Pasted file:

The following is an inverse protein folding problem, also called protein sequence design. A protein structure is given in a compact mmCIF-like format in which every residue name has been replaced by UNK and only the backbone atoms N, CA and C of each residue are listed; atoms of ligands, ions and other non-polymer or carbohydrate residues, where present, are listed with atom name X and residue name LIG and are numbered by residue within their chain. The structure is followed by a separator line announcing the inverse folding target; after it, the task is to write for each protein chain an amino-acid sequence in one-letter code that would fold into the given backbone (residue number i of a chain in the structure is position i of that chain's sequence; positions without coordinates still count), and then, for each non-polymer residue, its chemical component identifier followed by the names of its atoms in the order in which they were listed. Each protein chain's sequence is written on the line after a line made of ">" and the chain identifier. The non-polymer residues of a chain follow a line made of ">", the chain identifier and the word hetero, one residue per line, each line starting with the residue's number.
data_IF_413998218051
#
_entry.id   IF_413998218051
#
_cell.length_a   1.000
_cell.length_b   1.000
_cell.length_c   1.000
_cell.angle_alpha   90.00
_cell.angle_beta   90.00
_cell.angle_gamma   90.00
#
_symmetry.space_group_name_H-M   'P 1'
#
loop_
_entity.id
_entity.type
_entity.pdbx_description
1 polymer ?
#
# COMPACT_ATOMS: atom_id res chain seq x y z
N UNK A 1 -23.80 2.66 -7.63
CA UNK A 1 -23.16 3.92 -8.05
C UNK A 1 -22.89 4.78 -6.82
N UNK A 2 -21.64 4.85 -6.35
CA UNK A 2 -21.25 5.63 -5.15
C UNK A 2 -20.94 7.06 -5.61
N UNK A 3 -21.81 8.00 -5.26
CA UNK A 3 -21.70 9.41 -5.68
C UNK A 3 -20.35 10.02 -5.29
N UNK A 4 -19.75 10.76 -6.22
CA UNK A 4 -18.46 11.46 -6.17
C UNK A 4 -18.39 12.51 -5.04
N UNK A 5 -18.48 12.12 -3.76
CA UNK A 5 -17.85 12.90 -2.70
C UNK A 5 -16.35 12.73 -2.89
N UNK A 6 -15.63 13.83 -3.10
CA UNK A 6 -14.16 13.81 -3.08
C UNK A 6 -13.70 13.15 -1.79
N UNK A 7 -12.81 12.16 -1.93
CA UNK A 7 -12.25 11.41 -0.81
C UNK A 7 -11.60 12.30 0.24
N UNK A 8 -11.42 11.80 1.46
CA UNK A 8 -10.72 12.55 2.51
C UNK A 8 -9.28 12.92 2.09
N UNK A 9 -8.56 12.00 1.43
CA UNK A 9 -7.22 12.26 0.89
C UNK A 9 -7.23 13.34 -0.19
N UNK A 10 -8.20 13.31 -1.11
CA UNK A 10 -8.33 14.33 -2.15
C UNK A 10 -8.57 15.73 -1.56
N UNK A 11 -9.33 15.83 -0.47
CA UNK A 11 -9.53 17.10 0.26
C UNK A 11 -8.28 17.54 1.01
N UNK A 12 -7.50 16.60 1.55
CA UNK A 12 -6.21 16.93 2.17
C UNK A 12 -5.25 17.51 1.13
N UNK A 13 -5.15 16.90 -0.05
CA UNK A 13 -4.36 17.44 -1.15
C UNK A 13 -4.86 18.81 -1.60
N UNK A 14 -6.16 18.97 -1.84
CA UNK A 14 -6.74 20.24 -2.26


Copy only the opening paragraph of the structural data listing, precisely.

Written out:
The following is an inverse protein folding problem, also called protein sequence design. A protein structure is given in a compact mmCIF-like format in which every residue name has been replaced by UNK and only the backbone atoms N, CA and C of each residue are listed; atoms of ligands, ions and other non-polymer or carbohydrate residues, where present, are listed with atom name X and residue name LIG and are numbered by residue within their chain. The structure is followed by a separator line announcing the inverse folding target; after it, the task is to write for each protein chain an amino-acid sequence in one-letter code that would fold into the given backbone (residue number i of a chain in the structure is position i of that chain's sequence; positions without coordinates still count), and then, for each non-polymer residue, its chemical component identifier followed by the names of its atoms in the order in which they were listed. Each protein chain's sequence is written on the line after a line made of ">" and the chain identifier. The non-polymer residues of a chain follow a line made of ">", the chain identifier and the word hetero, one residue per line, each line starting with the residue's number.